Where it came from: The playground itself wasn't opened until 1985, so you can imagine how much pent-up energy the tiny spirits had after 163 years without a slide. In 2007, the city tried to raze the park to make more room for graves and removed the slides and swings overnight. After public outcry, it was replaced with more modern equipment, making it slightly less creepy to look at, and also probably resulting in some happier ghosts. -- Andy Kryza

When my distant turn comes around. I hope I get to redo Indiana! So be patient posting and please reserve it my way! :mrgreen:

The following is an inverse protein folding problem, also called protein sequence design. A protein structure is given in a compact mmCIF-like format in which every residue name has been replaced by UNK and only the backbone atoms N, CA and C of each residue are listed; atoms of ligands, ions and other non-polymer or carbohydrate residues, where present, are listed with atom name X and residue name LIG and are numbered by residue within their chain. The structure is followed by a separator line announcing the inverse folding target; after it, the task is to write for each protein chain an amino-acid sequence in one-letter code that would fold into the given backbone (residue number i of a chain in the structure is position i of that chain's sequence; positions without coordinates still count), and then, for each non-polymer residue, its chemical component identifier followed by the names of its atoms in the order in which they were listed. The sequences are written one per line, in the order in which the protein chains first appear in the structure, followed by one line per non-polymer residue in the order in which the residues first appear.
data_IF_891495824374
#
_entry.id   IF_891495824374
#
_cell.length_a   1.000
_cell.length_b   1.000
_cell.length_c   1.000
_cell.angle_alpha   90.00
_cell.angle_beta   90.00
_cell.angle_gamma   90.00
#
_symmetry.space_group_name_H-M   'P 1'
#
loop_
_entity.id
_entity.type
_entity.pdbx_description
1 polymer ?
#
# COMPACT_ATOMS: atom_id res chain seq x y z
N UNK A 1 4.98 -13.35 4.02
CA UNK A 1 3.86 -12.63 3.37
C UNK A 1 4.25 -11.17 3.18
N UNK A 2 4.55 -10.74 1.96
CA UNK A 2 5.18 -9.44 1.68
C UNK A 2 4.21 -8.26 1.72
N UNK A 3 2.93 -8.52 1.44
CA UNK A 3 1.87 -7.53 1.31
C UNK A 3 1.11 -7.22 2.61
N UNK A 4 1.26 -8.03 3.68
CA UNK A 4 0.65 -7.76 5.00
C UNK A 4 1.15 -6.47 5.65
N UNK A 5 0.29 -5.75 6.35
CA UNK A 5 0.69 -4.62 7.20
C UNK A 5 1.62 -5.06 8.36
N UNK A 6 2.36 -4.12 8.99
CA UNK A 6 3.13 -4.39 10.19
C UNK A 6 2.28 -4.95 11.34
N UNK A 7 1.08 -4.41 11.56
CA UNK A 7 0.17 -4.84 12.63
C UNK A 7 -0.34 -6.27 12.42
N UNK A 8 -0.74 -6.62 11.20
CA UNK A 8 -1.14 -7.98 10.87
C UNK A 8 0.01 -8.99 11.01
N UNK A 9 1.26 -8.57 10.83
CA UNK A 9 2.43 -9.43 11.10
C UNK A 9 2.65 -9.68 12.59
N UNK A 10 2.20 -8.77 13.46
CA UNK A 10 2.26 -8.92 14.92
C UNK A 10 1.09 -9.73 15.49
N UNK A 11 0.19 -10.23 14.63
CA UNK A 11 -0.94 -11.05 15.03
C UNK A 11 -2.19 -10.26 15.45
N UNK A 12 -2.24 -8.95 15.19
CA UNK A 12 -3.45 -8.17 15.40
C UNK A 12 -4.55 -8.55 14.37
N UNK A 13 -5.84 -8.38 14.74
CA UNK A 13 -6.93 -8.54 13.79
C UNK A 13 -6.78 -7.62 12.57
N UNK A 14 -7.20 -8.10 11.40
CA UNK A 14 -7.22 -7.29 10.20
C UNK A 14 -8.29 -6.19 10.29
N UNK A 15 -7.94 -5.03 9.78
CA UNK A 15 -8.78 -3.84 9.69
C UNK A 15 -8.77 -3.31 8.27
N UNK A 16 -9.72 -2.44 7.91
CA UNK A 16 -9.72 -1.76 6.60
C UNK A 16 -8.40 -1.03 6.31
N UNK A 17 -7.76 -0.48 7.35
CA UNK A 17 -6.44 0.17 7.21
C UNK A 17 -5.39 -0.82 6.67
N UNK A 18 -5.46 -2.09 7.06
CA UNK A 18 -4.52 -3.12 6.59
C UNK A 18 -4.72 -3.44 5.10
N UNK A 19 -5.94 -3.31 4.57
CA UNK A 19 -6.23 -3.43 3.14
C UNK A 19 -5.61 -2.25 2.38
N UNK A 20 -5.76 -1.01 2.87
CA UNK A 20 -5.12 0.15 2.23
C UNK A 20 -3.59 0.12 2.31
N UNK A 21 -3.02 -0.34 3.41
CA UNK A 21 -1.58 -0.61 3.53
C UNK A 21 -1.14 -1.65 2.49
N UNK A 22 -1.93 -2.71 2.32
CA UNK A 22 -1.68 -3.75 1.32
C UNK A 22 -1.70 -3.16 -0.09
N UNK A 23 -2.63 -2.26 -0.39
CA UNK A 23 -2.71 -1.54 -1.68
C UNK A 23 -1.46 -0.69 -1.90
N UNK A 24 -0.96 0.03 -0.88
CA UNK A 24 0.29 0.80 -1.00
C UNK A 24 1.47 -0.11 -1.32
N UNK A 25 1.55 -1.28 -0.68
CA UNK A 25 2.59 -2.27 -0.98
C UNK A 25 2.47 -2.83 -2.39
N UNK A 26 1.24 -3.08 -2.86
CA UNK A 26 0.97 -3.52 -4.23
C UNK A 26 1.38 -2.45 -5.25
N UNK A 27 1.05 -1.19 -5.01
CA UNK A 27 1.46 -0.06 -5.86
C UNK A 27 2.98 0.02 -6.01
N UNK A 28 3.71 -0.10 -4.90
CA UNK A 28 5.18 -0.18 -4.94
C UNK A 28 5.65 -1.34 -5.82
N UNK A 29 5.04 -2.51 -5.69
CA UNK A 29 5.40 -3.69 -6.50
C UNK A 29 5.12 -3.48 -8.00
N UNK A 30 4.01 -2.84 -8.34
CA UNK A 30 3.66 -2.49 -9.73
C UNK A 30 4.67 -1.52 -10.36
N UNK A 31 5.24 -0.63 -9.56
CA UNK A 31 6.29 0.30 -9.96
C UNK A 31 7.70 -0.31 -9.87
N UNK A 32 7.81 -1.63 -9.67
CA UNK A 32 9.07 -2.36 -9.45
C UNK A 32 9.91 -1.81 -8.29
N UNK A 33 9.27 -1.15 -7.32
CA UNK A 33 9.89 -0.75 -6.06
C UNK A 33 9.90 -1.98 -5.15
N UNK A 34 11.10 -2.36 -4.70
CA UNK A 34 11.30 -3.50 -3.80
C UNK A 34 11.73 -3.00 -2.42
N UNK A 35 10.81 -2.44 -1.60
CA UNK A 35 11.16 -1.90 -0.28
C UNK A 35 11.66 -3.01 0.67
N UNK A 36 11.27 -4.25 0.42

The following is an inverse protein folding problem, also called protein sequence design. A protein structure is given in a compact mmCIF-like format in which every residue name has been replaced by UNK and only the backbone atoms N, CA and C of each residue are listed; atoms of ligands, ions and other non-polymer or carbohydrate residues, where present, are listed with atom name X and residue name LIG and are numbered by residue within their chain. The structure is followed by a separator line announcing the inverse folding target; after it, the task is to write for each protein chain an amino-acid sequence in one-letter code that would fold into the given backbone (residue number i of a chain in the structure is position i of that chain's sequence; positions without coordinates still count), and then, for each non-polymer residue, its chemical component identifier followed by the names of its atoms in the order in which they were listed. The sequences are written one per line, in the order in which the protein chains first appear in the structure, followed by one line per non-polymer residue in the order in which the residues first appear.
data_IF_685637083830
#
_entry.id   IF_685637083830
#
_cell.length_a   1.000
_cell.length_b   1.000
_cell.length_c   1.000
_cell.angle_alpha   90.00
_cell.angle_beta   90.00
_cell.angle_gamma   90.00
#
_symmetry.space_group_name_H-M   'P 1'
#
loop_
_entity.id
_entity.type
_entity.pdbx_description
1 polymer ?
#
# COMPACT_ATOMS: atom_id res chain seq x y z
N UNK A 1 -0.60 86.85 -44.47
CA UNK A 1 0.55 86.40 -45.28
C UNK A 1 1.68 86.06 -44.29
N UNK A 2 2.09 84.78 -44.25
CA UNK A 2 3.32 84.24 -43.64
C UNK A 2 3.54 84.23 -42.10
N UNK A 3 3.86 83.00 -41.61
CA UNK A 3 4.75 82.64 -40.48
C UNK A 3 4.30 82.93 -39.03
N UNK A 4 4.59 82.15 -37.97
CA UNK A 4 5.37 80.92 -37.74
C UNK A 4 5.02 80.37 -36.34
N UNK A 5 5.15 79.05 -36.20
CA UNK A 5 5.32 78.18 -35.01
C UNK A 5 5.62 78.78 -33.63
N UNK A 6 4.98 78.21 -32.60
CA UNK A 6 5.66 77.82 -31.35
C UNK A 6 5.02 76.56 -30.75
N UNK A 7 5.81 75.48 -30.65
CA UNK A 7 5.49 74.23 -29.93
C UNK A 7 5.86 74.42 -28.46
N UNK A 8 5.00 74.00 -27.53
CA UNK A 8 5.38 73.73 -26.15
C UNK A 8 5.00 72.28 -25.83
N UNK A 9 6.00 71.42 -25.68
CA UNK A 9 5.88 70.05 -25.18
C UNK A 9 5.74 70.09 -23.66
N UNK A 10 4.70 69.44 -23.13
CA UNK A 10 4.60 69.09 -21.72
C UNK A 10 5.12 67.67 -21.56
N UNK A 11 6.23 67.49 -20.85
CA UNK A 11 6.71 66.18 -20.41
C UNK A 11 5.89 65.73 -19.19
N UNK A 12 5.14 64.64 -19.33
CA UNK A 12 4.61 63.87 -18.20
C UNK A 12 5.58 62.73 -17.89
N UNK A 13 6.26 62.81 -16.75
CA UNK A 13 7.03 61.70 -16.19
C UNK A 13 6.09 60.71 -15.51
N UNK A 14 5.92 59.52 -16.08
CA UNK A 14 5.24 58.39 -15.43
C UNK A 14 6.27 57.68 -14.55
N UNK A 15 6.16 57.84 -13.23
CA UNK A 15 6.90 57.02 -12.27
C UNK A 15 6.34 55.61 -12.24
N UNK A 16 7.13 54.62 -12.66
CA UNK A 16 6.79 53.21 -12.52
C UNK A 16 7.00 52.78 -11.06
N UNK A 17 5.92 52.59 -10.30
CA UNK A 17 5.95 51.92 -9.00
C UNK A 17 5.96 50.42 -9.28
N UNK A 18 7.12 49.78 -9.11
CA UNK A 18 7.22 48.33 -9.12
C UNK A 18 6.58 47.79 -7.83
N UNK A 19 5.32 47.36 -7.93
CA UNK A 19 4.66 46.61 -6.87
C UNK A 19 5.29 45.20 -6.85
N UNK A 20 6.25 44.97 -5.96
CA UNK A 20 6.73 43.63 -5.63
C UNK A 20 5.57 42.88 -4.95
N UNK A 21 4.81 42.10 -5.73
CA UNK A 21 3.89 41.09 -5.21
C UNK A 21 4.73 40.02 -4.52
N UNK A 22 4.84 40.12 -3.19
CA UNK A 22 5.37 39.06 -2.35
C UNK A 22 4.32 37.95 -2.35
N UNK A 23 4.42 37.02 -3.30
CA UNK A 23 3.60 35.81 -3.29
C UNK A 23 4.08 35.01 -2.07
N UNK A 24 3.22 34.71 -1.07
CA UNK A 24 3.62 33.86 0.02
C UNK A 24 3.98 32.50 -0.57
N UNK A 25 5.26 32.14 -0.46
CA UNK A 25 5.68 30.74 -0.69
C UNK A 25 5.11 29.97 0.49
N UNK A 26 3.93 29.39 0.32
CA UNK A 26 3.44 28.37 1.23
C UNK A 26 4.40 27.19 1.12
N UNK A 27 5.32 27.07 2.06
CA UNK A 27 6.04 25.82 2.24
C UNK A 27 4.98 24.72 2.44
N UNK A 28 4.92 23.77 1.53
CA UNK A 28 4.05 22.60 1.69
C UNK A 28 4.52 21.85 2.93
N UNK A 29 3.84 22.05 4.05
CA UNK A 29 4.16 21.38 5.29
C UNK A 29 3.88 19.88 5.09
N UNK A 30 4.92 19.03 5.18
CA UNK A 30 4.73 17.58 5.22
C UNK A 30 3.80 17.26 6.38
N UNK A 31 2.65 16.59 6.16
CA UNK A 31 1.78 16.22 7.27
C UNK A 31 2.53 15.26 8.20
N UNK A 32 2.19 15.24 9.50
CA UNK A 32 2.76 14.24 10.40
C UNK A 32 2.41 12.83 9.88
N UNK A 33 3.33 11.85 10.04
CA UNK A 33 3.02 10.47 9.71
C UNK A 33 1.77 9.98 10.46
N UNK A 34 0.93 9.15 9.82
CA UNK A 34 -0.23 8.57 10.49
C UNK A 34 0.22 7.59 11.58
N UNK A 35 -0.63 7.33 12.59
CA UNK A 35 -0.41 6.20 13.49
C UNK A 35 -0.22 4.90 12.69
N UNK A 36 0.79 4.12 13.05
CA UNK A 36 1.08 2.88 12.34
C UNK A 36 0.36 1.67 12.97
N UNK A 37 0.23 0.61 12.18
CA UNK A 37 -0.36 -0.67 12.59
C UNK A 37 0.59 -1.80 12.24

MK :wink:

Pretend there is a check mark here - Check this if you wish to get replies in e-mail :|

Re: The Creepiest Urban Legends In Every American State!

Posted: 11-07-2019 07:57 PM
by kbot
Oh yes....... Salem, and those wacky witches and Puritans.......... I have a cousin who's husband's family can be traced back to one of the Salem witches - fascinating (and sad) chapter in American history. I LOVE going to Salem, especially in the fall.......

Massachusetts: The Curse of Giles Corey

Why it's creepy: The Salem Witch Trials were creepy enough to begin with (go read The Crucible again if you don't believe it!), but the story of Giles Corey, who was slowly pressed to death under a series of progressively heavier rocks in an effort to extract a confession, is particularly unsettling.